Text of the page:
Pope Francis appealed to governments around the world to listen to the voice of the people as he noted “numerous popular protests” in many countries in recent weeks.
In his address after praying the Angelus on Sept. 13, the pope noted “the growing unease of civil society in the face of particularly critical political and social situations.”
He appealed to the demonstrators “to present their demands peacefully, without giving in to the temptation of aggression and violence.”
The pope also appealed “to all those with public and governmental responsibilities to listen to the voice of their fellow citizens and to meet their just aspirations.”
He urged those in power to ensure “full respect for human rights and civil liberties.”
Pope Francis called on “ecclesial communities” in areas of protests “to work for dialogue, always in favor of dialogue, and in favor of reconciliation,” adding that the Church should talk about forgiveness and reconciliation.
Pope Francis earlier reflected on the day’s Gospel reading that reminded the faithful that asking for God’s forgiveness requires extending forgiveness to others too.
The Sunday Gospel reading was about a servant who asked his master to forgive his enormous debt but turned out to be pitiless toward his companion who owed him a modest sum.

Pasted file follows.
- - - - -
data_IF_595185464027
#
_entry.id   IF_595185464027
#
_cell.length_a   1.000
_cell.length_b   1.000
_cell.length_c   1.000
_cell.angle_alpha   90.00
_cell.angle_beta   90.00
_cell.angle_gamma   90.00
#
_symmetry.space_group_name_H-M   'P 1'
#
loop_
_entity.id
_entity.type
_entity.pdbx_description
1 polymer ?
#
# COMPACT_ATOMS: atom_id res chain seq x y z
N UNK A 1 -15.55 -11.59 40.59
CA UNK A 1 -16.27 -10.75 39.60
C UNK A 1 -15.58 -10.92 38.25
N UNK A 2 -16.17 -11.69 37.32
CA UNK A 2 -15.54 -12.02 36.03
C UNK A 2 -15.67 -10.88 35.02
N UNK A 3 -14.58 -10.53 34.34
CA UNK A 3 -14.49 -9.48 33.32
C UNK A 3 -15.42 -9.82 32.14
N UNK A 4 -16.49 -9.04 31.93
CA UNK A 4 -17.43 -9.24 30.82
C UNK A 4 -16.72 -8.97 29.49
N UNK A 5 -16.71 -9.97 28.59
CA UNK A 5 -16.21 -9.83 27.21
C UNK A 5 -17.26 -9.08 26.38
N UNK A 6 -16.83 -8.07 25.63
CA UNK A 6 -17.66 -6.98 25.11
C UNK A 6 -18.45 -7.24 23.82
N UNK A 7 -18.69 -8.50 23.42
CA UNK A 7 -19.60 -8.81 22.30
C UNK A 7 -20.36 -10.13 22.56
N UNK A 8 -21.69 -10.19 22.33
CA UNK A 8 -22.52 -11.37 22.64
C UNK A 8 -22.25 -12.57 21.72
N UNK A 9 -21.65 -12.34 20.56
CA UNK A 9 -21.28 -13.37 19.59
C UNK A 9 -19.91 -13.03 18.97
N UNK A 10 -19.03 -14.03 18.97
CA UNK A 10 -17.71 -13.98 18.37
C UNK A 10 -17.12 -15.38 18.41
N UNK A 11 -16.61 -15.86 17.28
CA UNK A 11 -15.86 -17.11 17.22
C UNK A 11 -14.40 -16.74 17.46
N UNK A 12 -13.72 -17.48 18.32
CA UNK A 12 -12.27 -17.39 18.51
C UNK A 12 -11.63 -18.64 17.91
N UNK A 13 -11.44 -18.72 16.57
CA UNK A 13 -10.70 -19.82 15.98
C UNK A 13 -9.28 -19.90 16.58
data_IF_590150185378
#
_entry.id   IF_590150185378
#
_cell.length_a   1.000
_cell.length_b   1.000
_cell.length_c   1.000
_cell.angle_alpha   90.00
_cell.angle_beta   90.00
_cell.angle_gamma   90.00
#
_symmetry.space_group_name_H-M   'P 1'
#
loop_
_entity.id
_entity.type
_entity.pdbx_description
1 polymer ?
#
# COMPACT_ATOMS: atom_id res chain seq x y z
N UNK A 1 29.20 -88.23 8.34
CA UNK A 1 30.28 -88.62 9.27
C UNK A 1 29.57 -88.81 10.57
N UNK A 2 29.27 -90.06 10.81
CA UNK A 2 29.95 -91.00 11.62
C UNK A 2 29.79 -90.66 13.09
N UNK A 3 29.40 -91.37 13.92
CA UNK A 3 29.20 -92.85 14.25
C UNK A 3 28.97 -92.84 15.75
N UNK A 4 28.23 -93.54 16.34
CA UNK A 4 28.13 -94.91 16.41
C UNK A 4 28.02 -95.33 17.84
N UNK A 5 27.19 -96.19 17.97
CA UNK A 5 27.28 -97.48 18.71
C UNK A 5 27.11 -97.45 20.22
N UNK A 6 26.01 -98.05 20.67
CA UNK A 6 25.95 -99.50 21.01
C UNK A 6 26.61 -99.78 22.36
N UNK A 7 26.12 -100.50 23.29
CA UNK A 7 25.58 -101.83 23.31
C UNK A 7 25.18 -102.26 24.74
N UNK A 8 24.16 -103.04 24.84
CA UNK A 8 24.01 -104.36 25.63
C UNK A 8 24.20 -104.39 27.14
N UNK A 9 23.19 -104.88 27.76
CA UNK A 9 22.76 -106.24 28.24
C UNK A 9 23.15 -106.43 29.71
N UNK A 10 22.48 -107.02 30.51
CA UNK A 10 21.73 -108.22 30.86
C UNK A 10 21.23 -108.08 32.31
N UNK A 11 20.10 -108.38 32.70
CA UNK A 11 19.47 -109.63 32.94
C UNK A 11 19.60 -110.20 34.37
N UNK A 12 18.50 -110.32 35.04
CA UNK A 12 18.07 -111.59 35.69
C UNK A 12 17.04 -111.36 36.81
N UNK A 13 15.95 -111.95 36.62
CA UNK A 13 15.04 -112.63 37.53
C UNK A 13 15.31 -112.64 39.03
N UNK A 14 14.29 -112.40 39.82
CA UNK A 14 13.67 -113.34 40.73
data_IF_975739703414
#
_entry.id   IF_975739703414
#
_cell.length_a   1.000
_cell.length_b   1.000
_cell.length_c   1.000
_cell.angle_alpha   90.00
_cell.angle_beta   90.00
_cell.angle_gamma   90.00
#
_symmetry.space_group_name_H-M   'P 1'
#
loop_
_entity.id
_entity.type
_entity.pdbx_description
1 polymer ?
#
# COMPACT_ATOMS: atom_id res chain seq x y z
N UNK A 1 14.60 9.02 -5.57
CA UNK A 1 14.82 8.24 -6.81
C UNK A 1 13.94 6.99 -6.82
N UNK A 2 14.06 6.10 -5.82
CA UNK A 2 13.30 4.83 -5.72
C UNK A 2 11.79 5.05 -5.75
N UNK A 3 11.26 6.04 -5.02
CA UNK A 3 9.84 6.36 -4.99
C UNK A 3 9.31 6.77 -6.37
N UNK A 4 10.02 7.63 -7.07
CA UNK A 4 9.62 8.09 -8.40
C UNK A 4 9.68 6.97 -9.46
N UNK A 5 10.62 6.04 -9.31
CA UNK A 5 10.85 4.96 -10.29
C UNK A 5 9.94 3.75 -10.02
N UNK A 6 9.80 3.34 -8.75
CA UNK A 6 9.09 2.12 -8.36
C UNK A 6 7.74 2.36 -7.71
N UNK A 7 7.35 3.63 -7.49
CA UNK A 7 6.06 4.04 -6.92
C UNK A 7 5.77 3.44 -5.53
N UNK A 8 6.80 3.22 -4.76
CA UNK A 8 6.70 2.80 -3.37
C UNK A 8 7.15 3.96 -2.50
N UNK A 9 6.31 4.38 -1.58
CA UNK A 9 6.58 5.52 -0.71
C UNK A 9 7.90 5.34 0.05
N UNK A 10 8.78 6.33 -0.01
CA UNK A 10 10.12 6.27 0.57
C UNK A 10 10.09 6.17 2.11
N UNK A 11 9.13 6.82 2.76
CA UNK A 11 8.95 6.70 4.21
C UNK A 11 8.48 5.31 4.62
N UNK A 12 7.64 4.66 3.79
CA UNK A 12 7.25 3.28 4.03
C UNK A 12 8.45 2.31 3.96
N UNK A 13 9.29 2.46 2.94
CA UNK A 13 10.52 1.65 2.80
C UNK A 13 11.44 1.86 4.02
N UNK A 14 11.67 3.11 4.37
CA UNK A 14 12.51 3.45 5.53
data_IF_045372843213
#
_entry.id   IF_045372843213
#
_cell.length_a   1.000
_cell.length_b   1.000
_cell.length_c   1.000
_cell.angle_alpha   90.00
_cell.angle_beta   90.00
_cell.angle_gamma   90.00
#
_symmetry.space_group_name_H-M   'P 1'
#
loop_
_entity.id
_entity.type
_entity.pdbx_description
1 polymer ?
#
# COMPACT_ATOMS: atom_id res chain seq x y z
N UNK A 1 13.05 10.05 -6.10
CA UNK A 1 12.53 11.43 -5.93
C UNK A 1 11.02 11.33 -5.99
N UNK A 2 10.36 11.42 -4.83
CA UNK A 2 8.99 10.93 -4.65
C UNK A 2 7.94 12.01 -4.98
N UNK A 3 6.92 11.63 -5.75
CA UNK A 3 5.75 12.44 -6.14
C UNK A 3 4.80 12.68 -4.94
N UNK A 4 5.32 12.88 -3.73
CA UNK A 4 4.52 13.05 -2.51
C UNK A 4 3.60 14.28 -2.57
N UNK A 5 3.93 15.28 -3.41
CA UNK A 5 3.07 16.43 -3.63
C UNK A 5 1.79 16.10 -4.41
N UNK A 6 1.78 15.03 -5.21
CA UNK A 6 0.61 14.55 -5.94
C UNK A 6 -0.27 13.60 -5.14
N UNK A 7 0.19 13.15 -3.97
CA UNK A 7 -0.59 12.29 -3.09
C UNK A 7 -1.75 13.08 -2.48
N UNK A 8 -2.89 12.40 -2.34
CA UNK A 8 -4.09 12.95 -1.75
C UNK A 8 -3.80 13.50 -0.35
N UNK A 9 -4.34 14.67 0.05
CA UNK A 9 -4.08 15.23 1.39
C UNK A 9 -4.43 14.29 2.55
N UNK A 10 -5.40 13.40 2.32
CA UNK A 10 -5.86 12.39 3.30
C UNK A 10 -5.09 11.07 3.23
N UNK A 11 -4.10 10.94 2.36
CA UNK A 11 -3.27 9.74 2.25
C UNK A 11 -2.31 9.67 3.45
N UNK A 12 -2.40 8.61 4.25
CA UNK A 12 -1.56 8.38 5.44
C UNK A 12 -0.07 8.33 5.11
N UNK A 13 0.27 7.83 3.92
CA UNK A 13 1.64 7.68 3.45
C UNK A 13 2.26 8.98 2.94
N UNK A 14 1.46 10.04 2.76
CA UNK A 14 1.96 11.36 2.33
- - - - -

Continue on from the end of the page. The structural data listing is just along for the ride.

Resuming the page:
The pontiff said the parable shows two different attitudes — “God who always forgives” and the attitude of a human person.
“The divine attitude is justice pervaded with mercy, whereas the human attitude is limited to justice,” said Pope Francis.
“Jesus exhorts us to open ourselves with courage to the strength of forgiveness, because in life not everything can be resolved with justice,” he said.
The pope stressed the need for a “merciful love,” which he said is the basis of Christ’s answer to Peter, when the latter asked how often he must forgive.
Pope Francis reminded the faithful that Jesus teaches humanity to forgive “not seven times but seventy-seven times.”
“In the symbolic language of the Bible this means that we are called to forgive always,” he said.
“How much suffering, how many wounds, how many wars could be avoided if forgiveness and mercy were the style of our life,” said the pontiff.
He also cited families that are disunited because people “do not know how to forgive each other.”
“It is necessary to apply merciful love to all human relationships: between spouses, between parents and children, within our communities, in the Church and also in society and politics,” said the pope.